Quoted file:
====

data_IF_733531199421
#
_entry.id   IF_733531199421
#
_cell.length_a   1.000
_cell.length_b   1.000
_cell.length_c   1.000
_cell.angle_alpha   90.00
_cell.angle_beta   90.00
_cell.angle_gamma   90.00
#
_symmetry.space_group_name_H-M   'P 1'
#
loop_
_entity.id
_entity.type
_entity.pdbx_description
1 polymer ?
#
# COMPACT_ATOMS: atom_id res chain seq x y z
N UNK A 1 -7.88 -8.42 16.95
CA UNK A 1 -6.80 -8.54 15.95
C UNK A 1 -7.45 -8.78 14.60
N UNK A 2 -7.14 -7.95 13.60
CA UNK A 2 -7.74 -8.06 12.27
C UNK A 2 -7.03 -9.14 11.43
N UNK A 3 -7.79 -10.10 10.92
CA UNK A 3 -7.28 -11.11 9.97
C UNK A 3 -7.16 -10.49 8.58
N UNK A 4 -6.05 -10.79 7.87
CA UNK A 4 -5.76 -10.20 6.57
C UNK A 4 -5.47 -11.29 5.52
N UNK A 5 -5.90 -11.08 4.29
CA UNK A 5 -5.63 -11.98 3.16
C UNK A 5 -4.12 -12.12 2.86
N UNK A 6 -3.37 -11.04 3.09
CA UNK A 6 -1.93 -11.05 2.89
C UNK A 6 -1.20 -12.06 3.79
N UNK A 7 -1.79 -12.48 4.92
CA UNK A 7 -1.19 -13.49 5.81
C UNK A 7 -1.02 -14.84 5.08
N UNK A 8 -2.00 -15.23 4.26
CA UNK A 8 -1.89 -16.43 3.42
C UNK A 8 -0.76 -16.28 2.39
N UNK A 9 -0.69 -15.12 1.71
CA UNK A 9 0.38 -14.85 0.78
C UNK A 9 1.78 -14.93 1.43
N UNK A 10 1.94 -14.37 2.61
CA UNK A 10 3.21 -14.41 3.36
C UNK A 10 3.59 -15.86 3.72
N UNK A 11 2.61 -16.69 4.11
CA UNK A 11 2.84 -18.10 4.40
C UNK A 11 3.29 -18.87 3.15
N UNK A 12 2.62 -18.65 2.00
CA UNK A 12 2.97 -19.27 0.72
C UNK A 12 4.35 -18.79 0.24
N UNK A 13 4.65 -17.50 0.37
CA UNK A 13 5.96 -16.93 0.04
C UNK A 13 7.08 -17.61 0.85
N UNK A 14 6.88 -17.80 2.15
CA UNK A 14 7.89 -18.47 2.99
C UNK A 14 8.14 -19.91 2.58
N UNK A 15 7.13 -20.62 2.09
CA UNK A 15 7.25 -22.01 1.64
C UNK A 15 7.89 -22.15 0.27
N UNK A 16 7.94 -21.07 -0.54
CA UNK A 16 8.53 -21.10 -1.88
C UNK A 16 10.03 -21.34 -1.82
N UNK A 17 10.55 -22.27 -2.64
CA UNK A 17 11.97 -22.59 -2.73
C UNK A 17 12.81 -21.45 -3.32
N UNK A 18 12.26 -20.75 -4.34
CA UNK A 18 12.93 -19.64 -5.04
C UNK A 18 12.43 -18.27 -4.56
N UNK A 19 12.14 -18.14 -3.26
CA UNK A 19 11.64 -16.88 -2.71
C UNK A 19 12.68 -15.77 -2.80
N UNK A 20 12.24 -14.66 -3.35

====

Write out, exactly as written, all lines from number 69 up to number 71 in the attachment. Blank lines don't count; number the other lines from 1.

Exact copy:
N UNK A 17 10.55 -22.27 -2.64
CA UNK A 17 11.97 -22.59 -2.73
C UNK A 17 12.81 -21.45 -3.32